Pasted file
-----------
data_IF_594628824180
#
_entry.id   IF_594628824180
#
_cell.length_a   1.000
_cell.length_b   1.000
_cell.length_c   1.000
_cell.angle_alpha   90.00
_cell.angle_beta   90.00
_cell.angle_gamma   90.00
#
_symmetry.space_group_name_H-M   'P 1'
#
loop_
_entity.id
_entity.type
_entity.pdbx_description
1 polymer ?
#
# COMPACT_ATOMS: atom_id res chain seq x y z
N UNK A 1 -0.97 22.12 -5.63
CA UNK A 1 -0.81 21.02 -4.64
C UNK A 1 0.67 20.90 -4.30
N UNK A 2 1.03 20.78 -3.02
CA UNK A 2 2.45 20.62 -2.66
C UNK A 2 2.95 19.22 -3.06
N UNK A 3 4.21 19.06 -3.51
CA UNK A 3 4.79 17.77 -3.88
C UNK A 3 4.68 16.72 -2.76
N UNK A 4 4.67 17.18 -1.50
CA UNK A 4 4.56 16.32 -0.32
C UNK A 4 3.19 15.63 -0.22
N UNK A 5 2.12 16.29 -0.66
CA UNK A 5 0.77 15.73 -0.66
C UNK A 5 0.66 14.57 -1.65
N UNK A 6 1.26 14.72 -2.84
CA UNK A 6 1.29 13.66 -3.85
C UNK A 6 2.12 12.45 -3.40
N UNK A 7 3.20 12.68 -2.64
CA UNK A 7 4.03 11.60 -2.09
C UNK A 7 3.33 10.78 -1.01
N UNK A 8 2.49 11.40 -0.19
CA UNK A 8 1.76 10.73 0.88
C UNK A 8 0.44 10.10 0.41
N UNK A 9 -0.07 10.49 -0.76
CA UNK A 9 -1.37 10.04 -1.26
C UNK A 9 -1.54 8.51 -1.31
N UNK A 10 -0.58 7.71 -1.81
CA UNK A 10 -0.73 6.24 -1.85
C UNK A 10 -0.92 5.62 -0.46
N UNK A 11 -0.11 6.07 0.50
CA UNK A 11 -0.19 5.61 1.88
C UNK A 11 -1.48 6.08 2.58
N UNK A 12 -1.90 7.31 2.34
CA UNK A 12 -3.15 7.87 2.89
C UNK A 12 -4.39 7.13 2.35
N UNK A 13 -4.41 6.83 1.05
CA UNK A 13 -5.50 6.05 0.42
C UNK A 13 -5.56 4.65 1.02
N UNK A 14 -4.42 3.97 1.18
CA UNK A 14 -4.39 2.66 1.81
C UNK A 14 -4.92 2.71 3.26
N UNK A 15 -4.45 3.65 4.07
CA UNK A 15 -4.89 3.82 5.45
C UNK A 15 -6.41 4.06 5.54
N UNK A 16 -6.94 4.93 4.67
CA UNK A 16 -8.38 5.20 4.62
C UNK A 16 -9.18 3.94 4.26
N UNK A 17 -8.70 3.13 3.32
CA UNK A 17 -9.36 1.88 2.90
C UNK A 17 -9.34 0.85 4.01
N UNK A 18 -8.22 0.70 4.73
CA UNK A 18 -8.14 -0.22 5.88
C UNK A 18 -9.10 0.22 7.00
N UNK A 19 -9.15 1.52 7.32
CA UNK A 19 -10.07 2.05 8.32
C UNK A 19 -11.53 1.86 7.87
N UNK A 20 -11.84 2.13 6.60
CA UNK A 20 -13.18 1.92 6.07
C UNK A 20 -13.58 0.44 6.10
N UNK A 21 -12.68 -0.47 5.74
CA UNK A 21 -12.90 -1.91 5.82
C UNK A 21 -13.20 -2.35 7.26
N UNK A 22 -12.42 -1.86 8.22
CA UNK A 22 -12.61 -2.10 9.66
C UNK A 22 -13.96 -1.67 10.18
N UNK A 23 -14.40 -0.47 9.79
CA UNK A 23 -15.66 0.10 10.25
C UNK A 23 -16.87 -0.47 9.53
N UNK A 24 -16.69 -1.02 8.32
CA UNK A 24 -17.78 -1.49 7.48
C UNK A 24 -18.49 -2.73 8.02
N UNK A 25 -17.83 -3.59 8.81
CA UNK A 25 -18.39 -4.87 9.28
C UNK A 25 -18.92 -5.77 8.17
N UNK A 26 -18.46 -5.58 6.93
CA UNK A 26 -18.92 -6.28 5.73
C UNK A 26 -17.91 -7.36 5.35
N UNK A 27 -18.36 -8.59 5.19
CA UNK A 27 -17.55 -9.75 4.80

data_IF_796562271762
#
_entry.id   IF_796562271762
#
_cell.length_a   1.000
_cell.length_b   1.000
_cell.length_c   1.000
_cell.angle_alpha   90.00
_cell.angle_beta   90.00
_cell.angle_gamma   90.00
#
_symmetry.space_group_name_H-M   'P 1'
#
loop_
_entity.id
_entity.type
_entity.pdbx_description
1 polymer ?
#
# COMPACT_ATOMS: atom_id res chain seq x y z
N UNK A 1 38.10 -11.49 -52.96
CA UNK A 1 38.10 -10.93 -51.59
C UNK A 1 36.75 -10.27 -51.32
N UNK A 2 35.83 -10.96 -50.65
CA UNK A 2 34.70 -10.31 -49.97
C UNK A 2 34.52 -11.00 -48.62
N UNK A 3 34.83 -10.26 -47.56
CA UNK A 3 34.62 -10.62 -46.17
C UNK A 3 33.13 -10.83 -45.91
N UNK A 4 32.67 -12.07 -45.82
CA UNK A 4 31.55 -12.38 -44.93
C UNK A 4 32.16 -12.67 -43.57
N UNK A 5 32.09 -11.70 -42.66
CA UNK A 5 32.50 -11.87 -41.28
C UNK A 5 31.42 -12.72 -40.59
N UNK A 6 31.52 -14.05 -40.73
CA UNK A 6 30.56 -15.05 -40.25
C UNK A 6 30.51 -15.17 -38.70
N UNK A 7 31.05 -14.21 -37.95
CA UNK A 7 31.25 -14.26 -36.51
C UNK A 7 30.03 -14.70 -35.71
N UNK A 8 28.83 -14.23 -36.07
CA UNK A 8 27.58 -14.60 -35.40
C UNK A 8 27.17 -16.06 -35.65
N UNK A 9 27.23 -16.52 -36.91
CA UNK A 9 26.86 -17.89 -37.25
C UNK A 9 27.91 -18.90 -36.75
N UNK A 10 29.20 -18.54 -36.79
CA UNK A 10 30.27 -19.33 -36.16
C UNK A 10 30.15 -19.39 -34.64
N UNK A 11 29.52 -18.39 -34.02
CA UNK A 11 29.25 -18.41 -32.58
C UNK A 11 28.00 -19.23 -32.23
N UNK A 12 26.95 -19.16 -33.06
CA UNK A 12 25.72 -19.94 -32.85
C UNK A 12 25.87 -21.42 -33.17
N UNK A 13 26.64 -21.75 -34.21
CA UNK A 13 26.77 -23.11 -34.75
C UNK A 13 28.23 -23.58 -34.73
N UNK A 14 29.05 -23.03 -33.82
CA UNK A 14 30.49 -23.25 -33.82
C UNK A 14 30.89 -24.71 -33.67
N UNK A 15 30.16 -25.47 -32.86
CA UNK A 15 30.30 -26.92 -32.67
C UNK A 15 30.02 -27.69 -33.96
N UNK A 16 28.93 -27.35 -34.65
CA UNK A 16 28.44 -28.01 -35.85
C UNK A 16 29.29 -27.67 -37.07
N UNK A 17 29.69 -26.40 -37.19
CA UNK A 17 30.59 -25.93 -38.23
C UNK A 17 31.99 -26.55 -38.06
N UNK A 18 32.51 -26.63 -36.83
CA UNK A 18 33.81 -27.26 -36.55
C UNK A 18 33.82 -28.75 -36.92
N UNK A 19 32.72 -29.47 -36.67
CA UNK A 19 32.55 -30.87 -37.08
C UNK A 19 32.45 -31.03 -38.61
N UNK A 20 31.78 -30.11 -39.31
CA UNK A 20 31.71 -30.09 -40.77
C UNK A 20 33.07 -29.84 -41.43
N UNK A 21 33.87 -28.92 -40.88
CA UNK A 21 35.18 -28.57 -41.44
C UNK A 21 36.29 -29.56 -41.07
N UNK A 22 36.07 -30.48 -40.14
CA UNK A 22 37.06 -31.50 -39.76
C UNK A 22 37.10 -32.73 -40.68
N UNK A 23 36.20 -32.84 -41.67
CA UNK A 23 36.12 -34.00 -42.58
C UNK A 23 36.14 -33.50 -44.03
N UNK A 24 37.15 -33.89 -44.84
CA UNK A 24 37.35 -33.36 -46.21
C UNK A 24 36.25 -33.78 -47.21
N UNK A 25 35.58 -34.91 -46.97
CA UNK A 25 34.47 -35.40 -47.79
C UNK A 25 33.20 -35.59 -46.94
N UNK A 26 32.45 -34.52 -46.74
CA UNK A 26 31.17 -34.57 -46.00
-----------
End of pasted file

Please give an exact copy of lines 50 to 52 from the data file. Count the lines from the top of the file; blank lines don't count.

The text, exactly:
C UNK A 10 -0.92 5.62 -0.46
N UNK A 11 -0.11 6.07 0.50
CA UNK A 11 -0.19 5.61 1.88